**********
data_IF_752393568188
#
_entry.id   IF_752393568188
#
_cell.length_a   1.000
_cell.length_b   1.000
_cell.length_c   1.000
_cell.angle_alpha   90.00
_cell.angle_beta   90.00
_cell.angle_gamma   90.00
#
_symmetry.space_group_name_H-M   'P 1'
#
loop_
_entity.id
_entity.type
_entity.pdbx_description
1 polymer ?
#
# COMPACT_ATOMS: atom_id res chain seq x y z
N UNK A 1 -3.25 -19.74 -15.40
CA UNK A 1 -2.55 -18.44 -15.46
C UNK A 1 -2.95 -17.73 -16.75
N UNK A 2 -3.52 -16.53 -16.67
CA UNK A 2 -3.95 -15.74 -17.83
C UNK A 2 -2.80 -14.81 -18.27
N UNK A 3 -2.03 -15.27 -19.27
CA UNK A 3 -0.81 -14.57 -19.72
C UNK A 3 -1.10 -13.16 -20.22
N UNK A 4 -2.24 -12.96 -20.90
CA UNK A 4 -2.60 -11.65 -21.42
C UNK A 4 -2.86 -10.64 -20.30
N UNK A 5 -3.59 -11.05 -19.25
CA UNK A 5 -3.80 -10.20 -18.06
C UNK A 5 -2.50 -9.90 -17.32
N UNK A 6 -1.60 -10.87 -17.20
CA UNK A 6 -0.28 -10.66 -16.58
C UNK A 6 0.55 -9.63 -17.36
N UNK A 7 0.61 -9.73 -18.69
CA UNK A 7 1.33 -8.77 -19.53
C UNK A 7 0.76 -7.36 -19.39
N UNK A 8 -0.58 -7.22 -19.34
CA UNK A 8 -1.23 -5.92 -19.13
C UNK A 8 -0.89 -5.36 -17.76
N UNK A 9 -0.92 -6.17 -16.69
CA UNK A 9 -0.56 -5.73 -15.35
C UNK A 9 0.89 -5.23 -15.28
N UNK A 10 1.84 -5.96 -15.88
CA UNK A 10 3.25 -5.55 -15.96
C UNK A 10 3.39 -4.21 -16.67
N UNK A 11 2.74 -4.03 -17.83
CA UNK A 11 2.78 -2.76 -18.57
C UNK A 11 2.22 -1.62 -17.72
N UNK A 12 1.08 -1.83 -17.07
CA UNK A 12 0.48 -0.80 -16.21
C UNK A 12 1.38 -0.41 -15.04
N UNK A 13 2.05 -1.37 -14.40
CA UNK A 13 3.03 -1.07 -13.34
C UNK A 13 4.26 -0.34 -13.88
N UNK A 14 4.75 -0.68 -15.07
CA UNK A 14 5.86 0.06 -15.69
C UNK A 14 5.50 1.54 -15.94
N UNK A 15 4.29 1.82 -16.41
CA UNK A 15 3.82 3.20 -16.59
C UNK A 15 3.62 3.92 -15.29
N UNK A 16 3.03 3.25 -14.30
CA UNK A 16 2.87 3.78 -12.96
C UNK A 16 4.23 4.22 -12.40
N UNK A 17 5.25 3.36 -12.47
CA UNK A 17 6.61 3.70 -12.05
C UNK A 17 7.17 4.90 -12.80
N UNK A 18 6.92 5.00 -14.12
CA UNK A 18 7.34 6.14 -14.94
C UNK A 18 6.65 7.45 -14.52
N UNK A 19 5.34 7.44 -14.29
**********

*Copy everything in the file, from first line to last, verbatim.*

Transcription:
data_IF_752393568188
#
_entry.id   IF_752393568188
#
_cell.length_a   1.000
_cell.length_b   1.000
_cell.length_c   1.000
_cell.angle_alpha   90.00
_cell.angle_beta   90.00
_cell.angle_gamma   90.00
#
_symmetry.space_group_name_H-M   'P 1'
#
loop_
_entity.id
_entity.type
_entity.pdbx_description
1 polymer ?
#
# COMPACT_ATOMS: atom_id res chain seq x y z
N UNK A 1 -3.25 -19.74 -15.40
CA UNK A 1 -2.55 -18.44 -15.46
C UNK A 1 -2.95 -17.73 -16.75
N UNK A 2 -3.52 -16.53 -16.67
CA UNK A 2 -3.95 -15.74 -17.83
C UNK A 2 -2.80 -14.81 -18.27
N UNK A 3 -2.03 -15.27 -19.27
CA UNK A 3 -0.81 -14.57 -19.72
C UNK A 3 -1.10 -13.16 -20.22
N UNK A 4 -2.24 -12.96 -20.90
CA UNK A 4 -2.60 -11.65 -21.42
C UNK A 4 -2.86 -10.64 -20.30
N UNK A 5 -3.59 -11.05 -19.25
CA UNK A 5 -3.80 -10.20 -18.06
C UNK A 5 -2.50 -9.90 -17.32
N UNK A 6 -1.60 -10.87 -17.20
CA UNK A 6 -0.28 -10.66 -16.58
C UNK A 6 0.55 -9.63 -17.36
N UNK A 7 0.61 -9.73 -18.69
CA UNK A 7 1.33 -8.77 -19.53
C UNK A 7 0.76 -7.36 -19.39
N UNK A 8 -0.58 -7.22 -19.34
CA UNK A 8 -1.23 -5.92 -19.13
C UNK A 8 -0.89 -5.36 -17.76
N UNK A 9 -0.92 -6.17 -16.69
CA UNK A 9 -0.56 -5.73 -15.35
C UNK A 9 0.89 -5.23 -15.28
N UNK A 10 1.84 -5.96 -15.88
CA UNK A 10 3.25 -5.55 -15.96
C UNK A 10 3.39 -4.21 -16.67
N UNK A 11 2.74 -4.03 -17.83
CA UNK A 11 2.78 -2.76 -18.57
C UNK A 11 2.22 -1.62 -17.72
N UNK A 12 1.08 -1.83 -17.07
CA UNK A 12 0.48 -0.80 -16.21
C UNK A 12 1.38 -0.41 -15.04
N UNK A 13 2.05 -1.37 -14.40
CA UNK A 13 3.03 -1.07 -13.34
C UNK A 13 4.26 -0.34 -13.88
N UNK A 14 4.75 -0.68 -15.07
CA UNK A 14 5.86 0.06 -15.69
C UNK A 14 5.50 1.54 -15.94
N UNK A 15 4.29 1.82 -16.41
CA UNK A 15 3.82 3.20 -16.59
C UNK A 15 3.62 3.92 -15.29
N UNK A 16 3.03 3.25 -14.30
CA UNK A 16 2.87 3.78 -12.96
C UNK A 16 4.23 4.22 -12.40
N UNK A 17 5.25 3.36 -12.47
CA UNK A 17 6.61 3.70 -12.05
C UNK A 17 7.17 4.90 -12.80
N UNK A 18 6.92 5.00 -14.12
CA UNK A 18 7.34 6.14 -14.94
C UNK A 18 6.65 7.45 -14.52
N UNK A 19 5.34 7.44 -14.29